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Learning the Lingo: Ophthalmic Abbreviations
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Given the amount of abbreviations in the ophthalmic lexicon, one might think ophthalmologists speak purely in code.

To help you avoid the confusion and steer away from the embarrassing mistake, this cheat sheet includes more than 100 basic abbreviations that you’ll need to know as you learn the professional lingo.

AC
AK
AKC
ALT
APD, RAPD
App
ARMD, AMD
Anterior chamber
Astigmatic keratometry
Allergic keratoconjunctivitis
Argon laser trabeculoplasty
(Relative) Afferent pupillary defect
Applanation tonometry
Age-related macular degeneration
BDR
BRAO
BRVO
Background diabetic retinopathy
Branch retinal artery occlusion
Branch retinal vein occlusion
CACG
cC
CF
COAG
CRAO
CRVO
CSC, CSR, CSCR
CSME
Chronic angle-closure glaucoma
With correction
Count fingers
Chronic open-angle glaucoma
Central retinal artery occlusion
Central retinal vein occlusion
Central serous (chorio) retinopathy
Clinically significant macular edema
DR
DSEK
DVD
Diabetic retinopathy
Descemet stripping endothelial keratoplasty
Dissociated vertical deviation
E
ECCE
EKC
ERM
ET
E(T)
Esophoria
Extracapsular cataract extraction
Epidemic keratoconjunctivitis
Epiretinal membrane
Esotropia
Intermittent esotropia
FTCF
FTHM
Full to count fingers
Full to hand motion
HM
HSV
HVF
HZO
Hand motion
Herpes simplex virus
Humphrey visual field
Herpes zoster ophthalmicus
ILM
IOL
IOP
IRMA
Internal limiting membrane
Intraocular lens
Intraocular pressure
Intraretinal microvascular abnormality
KCS
KPs
Keratoconjunctivitis sicca
Keratic precipitates
LASIK
LP
LPI
Laser in situ keratomileusis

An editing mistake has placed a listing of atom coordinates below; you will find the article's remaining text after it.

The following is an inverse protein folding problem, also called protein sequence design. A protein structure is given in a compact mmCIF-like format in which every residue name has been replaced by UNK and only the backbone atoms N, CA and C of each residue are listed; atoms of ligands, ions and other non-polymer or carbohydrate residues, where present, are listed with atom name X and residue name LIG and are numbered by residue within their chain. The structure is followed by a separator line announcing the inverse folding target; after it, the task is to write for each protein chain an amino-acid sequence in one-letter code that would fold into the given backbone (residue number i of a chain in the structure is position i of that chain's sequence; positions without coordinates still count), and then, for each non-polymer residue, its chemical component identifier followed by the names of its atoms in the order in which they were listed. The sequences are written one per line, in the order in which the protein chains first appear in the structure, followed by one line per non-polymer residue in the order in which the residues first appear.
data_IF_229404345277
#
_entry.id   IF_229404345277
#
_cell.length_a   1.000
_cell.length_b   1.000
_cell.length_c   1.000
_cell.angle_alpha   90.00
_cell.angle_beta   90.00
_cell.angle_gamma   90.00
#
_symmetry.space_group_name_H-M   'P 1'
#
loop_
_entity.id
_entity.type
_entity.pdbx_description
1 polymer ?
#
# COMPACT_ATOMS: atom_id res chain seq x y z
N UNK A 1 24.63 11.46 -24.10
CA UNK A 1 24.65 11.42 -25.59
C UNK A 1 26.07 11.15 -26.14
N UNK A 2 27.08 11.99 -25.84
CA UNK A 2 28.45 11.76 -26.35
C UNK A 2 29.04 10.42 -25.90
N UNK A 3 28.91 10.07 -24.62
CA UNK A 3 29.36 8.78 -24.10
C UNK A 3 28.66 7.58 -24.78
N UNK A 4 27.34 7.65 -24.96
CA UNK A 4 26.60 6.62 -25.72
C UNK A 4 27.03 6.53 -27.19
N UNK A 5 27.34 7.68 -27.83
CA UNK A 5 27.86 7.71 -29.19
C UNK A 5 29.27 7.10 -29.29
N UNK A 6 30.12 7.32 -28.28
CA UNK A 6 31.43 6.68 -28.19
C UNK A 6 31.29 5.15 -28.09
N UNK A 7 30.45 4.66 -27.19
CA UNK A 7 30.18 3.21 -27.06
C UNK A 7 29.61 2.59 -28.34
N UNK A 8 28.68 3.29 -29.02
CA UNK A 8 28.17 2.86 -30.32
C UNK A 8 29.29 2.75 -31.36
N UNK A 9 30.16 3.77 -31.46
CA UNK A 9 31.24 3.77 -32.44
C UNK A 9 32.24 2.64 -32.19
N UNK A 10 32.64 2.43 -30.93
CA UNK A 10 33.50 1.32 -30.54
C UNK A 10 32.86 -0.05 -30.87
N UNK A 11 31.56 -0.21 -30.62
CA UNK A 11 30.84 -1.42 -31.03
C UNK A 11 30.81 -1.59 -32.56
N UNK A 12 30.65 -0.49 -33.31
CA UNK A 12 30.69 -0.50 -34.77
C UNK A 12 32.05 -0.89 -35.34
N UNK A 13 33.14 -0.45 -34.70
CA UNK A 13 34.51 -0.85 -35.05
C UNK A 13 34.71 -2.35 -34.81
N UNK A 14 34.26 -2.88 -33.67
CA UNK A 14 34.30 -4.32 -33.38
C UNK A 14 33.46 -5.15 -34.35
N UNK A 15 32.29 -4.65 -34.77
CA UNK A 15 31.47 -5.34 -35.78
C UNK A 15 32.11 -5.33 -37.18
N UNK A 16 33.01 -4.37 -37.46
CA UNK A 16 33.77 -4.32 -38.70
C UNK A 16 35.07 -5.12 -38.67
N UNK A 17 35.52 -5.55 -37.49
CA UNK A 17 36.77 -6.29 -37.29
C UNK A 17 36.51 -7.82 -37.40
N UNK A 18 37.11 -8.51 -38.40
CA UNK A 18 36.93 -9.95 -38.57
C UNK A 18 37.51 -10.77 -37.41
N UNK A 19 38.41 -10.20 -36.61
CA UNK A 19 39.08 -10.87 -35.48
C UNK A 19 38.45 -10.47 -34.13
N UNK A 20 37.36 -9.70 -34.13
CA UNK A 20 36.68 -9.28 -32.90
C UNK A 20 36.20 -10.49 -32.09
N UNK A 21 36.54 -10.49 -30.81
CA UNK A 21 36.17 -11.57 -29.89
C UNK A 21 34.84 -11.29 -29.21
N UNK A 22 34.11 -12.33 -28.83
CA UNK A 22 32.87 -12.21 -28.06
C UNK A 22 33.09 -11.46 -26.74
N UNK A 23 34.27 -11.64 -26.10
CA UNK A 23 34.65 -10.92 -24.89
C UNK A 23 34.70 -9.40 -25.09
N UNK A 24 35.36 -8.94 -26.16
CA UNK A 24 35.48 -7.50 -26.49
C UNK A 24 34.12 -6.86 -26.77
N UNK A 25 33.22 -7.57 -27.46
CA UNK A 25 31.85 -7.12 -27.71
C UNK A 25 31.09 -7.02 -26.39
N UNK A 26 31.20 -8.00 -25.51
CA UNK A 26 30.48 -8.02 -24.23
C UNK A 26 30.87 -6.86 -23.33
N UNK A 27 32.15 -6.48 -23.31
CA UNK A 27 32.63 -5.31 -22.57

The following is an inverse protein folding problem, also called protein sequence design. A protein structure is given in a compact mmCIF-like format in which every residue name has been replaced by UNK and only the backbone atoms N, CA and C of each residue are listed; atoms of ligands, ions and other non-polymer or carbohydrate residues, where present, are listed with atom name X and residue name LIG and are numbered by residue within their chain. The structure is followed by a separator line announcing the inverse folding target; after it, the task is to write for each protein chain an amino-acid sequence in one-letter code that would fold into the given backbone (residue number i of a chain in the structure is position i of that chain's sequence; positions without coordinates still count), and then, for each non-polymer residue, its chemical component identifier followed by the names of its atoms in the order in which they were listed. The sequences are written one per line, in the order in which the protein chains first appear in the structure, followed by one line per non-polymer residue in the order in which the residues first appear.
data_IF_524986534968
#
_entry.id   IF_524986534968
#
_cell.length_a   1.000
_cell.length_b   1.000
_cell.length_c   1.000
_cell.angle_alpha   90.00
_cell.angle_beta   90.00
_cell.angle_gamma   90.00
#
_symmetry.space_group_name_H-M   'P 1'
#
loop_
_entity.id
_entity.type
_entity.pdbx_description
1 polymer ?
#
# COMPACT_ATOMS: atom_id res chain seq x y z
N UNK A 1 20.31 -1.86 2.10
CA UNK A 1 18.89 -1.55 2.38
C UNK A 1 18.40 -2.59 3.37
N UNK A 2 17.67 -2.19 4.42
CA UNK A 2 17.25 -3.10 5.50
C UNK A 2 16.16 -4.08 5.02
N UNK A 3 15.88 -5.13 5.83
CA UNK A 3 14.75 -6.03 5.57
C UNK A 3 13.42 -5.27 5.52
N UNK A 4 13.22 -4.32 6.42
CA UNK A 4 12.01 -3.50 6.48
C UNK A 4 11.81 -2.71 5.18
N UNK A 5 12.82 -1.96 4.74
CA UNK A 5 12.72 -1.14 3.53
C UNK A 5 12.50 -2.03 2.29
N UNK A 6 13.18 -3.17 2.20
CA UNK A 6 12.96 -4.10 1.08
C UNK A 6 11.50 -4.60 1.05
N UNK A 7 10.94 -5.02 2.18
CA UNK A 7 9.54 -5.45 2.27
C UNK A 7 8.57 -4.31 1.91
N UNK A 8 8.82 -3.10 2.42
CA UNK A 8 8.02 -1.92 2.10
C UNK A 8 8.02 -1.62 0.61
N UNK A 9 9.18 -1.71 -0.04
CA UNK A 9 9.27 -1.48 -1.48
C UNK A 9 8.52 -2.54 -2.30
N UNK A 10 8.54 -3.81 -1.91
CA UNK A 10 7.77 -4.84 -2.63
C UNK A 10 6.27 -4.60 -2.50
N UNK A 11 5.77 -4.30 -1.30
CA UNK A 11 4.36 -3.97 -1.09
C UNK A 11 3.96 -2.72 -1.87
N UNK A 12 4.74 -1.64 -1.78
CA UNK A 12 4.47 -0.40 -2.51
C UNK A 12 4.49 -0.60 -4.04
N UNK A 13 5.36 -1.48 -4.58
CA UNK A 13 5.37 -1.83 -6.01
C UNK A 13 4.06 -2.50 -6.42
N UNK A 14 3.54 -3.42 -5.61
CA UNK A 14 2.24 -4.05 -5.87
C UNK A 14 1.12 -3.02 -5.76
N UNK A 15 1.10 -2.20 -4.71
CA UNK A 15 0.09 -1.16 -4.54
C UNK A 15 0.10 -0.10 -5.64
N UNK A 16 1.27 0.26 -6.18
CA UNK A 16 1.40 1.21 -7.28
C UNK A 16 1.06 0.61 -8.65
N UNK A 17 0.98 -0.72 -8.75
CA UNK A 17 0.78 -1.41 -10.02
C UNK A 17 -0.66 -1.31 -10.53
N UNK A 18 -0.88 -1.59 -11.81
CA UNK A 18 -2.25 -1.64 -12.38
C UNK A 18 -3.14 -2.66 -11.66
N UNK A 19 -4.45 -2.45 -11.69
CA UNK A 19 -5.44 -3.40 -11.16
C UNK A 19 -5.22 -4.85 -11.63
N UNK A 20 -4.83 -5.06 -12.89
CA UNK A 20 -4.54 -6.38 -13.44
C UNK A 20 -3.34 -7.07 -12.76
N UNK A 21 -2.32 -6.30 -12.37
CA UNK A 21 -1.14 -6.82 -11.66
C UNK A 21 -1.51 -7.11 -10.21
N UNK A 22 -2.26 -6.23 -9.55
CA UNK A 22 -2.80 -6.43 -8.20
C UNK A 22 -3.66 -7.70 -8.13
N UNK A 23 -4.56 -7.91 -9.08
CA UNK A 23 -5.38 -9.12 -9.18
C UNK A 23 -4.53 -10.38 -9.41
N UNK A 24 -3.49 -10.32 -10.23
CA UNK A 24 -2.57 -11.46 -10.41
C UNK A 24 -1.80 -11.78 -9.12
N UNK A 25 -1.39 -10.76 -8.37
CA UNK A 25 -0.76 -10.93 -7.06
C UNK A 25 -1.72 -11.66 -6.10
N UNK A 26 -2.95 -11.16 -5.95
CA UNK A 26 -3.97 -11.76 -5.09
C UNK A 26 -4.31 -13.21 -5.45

Light perception
Laser peripheral iridotomy
MA
MH
MR
Microaneurysm
Macular hole
Manifest refraction
NLP
NPDR
NSC
NVA
NVD
NVE
NVG
NVI
No light perception
Nonproliferative diabetic retinopathy
Nuclear sclerotic cataract
Neovascularization of the angle
Neovascularization at disc
Neovascularization elsewhere
Neovascular glaucoma
Neovascularization of iris (rubeosis iridis)
OD
OS
OU
Oculus dexter (right eye)
Oculus sinister (left eye)
Oculus uterque (both eyes)
PAS
PCO, PCF
PDR
PEE/PEK
PERRL(A)
PH
PK, PKP
POAG
PPV
PRK
PRP
PSC
PTK
PVD
PVR
Peripheral anterior synechiae
Posterior capsule opacity (fibrosis)
Proliferative diabetic retinopathy
Punctate epithelial erosion/keratopathy
Pupils equal, round, reactive to light and accommodation
Pinhole
Penetrating keratoplasty
Primary open-angle glaucoma
Pars plana vitrectomy
Photorefractive keratectomy
Panretinal photocoagulation
Posterior subcapsular cataract
Phototherapeutic keratectomy
Posterior vitreous detachment
Proliferative vitreoretinopathy
RD
RGR
RK
ROP
RPE
R/R
RRD
RP
Retinal detachment
Ruptured globe repair
Radial keratotomy
Retinopathy of prematurity
Retinal pigment epithelium    
Resection and recession
Rhegmatogenous retinal detachment
Retinitis pigmentosa
SB, SBP
sC
SLE
SLT
SO, SiO
SRF
Scleral buckling procedure
Without correction
Slit-lamp examination
Selective laser trabeculoplasty
Silicone oil
Subretinal fluid
TRD Tractional retinal detachment
VA
VF
VH
VKH
Visual acuity
Visual field
Vitreous hemorrhage
Vogt-Koyanagi-Harada syndrome
X
XT
X(T)
Exophoria
Exotropia
Intermittent exotropia

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About the author: David E. Vollman, MD, MBA, is a clinical instructor in the department of ophthalmology and visual sciences at the Washington University School of Medicine and a staff ophthalmologist at the St. Louis VA Medical Center. After completing an MD/MBA dual-degree program at the Ohio State University College of Medicine, he completed his ophthalmology residency at the Washington University/Barnes-Jewish Hospital/St. Louis Children's Hospital Consortium Program. Subsequently, he served as chief resident at Washington University, helping to direct the inpatient consult service and resident education. David E. Vollman, MD, MBA 
 
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